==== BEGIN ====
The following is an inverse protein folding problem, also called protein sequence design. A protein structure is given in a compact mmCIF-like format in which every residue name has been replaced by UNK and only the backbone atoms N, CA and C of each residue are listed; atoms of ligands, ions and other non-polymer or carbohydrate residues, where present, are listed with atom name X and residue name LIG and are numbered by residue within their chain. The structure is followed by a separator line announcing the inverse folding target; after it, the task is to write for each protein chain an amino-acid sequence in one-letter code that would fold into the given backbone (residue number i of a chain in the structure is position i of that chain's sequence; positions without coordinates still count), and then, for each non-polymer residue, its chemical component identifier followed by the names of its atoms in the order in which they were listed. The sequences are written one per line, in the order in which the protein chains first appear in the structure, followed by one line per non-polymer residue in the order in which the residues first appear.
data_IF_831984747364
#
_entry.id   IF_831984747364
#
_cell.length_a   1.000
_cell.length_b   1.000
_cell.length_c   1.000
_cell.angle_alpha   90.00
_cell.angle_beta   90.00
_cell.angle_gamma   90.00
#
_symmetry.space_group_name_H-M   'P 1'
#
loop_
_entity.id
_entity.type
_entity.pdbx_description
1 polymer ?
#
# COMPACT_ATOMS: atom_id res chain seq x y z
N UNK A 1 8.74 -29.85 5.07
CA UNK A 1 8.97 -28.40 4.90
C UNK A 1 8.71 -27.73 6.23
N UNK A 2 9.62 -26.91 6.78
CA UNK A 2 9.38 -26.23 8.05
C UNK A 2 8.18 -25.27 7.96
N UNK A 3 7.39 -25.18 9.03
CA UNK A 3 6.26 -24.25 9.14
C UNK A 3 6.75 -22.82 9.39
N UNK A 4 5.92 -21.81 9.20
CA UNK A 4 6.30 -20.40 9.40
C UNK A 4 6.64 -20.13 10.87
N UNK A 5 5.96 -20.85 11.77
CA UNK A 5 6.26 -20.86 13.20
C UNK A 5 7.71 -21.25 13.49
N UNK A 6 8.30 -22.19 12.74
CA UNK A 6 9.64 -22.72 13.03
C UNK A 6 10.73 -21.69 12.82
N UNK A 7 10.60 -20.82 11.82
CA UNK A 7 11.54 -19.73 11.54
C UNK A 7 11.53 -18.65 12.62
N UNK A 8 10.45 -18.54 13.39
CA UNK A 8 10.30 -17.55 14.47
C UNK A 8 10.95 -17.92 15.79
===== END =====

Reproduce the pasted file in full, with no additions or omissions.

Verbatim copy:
The following is an inverse protein folding problem, also called protein sequence design. A protein structure is given in a compact mmCIF-like format in which every residue name has been replaced by UNK and only the backbone atoms N, CA and C of each residue are listed; atoms of ligands, ions and other non-polymer or carbohydrate residues, where present, are listed with atom name X and residue name LIG and are numbered by residue within their chain. The structure is followed by a separator line announcing the inverse folding target; after it, the task is to write for each protein chain an amino-acid sequence in one-letter code that would fold into the given backbone (residue number i of a chain in the structure is position i of that chain's sequence; positions without coordinates still count), and then, for each non-polymer residue, its chemical component identifier followed by the names of its atoms in the order in which they were listed. The sequences are written one per line, in the order in which the protein chains first appear in the structure, followed by one line per non-polymer residue in the order in which the residues first appear.
data_IF_831984747364
#
_entry.id   IF_831984747364
#
_cell.length_a   1.000
_cell.length_b   1.000
_cell.length_c   1.000
_cell.angle_alpha   90.00
_cell.angle_beta   90.00
_cell.angle_gamma   90.00
#
_symmetry.space_group_name_H-M   'P 1'
#
loop_
_entity.id
_entity.type
_entity.pdbx_description
1 polymer ?
#
# COMPACT_ATOMS: atom_id res chain seq x y z
N UNK A 1 8.74 -29.85 5.07
CA UNK A 1 8.97 -28.40 4.90
C UNK A 1 8.71 -27.73 6.23
N UNK A 2 9.62 -26.91 6.78
CA UNK A 2 9.38 -26.23 8.05
C UNK A 2 8.18 -25.27 7.96
N UNK A 3 7.39 -25.18 9.03
CA UNK A 3 6.26 -24.25 9.14
C UNK A 3 6.75 -22.82 9.39
N UNK A 4 5.92 -21.81 9.20
CA UNK A 4 6.30 -20.40 9.40
C UNK A 4 6.64 -20.13 10.87
N UNK A 5 5.96 -20.85 11.77
CA UNK A 5 6.26 -20.86 13.20
C UNK A 5 7.71 -21.25 13.49
N UNK A 6 8.30 -22.19 12.74
CA UNK A 6 9.64 -22.72 13.03
C UNK A 6 10.73 -21.69 12.82
N UNK A 7 10.60 -20.82 11.82
CA UNK A 7 11.54 -19.73 11.54
C UNK A 7 11.53 -18.65 12.62
N UNK A 8 10.45 -18.54 13.39
CA UNK A 8 10.30 -17.55 14.47
C UNK A 8 10.95 -17.92 15.79